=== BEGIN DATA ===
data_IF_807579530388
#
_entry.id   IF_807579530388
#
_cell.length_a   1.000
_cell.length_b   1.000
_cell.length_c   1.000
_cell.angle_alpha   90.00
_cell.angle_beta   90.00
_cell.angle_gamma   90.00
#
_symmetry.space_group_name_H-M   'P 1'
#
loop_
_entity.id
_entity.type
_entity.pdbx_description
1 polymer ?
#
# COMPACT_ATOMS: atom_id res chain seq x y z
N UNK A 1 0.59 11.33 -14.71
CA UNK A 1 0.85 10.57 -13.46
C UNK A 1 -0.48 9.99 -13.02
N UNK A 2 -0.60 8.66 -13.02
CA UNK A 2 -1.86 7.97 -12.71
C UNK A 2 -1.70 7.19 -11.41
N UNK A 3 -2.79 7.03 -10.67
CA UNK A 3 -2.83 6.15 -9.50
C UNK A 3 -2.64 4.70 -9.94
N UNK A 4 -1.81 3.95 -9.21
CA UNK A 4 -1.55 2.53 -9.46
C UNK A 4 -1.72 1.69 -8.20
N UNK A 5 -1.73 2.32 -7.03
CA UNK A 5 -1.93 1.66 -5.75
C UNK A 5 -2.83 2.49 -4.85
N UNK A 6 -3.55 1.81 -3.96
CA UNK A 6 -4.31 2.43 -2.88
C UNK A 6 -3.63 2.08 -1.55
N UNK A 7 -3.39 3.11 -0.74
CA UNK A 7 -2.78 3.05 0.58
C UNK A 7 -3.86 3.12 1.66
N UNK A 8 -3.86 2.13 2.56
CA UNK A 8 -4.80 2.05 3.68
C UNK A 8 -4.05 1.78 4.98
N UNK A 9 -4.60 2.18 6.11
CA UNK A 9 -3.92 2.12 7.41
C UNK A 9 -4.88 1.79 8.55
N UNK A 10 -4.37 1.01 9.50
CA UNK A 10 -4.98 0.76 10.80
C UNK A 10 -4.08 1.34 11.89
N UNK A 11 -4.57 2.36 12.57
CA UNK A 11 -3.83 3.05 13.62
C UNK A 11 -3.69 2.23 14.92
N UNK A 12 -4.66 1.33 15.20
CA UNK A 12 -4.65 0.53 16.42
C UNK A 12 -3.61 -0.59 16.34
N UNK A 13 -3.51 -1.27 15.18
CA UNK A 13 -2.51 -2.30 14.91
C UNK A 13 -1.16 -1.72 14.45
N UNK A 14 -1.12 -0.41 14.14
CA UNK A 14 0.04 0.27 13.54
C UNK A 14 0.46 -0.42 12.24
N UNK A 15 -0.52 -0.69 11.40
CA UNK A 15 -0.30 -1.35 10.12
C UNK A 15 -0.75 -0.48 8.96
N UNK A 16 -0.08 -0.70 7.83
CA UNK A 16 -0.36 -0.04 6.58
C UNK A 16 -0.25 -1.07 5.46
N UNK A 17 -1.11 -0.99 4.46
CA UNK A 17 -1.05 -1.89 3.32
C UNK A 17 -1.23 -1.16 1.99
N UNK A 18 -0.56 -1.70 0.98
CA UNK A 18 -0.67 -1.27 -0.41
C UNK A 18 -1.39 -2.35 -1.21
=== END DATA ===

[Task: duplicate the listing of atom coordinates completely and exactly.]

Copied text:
data_IF_807579530388
#
_entry.id   IF_807579530388
#
_cell.length_a   1.000
_cell.length_b   1.000
_cell.length_c   1.000
_cell.angle_alpha   90.00
_cell.angle_beta   90.00
_cell.angle_gamma   90.00
#
_symmetry.space_group_name_H-M   'P 1'
#
loop_
_entity.id
_entity.type
_entity.pdbx_description
1 polymer ?
#
# COMPACT_ATOMS: atom_id res chain seq x y z
N UNK A 1 0.59 11.33 -14.71
CA UNK A 1 0.85 10.57 -13.46
C UNK A 1 -0.48 9.99 -13.02
N UNK A 2 -0.60 8.66 -13.02
CA UNK A 2 -1.86 7.97 -12.71
C UNK A 2 -1.70 7.19 -11.41
N UNK A 3 -2.79 7.03 -10.67
CA UNK A 3 -2.83 6.15 -9.50
C UNK A 3 -2.64 4.70 -9.94
N UNK A 4 -1.81 3.95 -9.21
CA UNK A 4 -1.55 2.53 -9.46
C UNK A 4 -1.72 1.69 -8.20
N UNK A 5 -1.73 2.32 -7.03
CA UNK A 5 -1.93 1.66 -5.75
C UNK A 5 -2.83 2.49 -4.85
N UNK A 6 -3.55 1.81 -3.96
CA UNK A 6 -4.31 2.43 -2.88
C UNK A 6 -3.63 2.08 -1.55
N UNK A 7 -3.39 3.11 -0.74
CA UNK A 7 -2.78 3.05 0.58
C UNK A 7 -3.86 3.12 1.66
N UNK A 8 -3.86 2.13 2.56
CA UNK A 8 -4.80 2.05 3.68
C UNK A 8 -4.05 1.78 4.98
N UNK A 9 -4.60 2.18 6.11
CA UNK A 9 -3.92 2.12 7.41
C UNK A 9 -4.88 1.79 8.55
N UNK A 10 -4.37 1.01 9.50
CA UNK A 10 -4.98 0.76 10.80
C UNK A 10 -4.08 1.34 11.89
N UNK A 11 -4.57 2.36 12.57
CA UNK A 11 -3.83 3.05 13.62
C UNK A 11 -3.69 2.23 14.92
N UNK A 12 -4.66 1.33 15.20
CA UNK A 12 -4.65 0.53 16.42
C UNK A 12 -3.61 -0.59 16.34
N UNK A 13 -3.51 -1.27 15.18
CA UNK A 13 -2.51 -2.30 14.91
C UNK A 13 -1.16 -1.72 14.45
N UNK A 14 -1.12 -0.41 14.14
CA UNK A 14 0.04 0.27 13.54
C UNK A 14 0.46 -0.42 12.24
N UNK A 15 -0.52 -0.69 11.40
CA UNK A 15 -0.30 -1.35 10.12
C UNK A 15 -0.75 -0.48 8.96
N UNK A 16 -0.08 -0.70 7.83
CA UNK A 16 -0.36 -0.04 6.58
C UNK A 16 -0.25 -1.07 5.46
N UNK A 17 -1.11 -0.99 4.46
CA UNK A 17 -1.05 -1.89 3.32
C UNK A 17 -1.23 -1.16 1.99
N UNK A 18 -0.56 -1.70 0.98
CA UNK A 18 -0.67 -1.27 -0.41
C UNK A 18 -1.39 -2.35 -1.21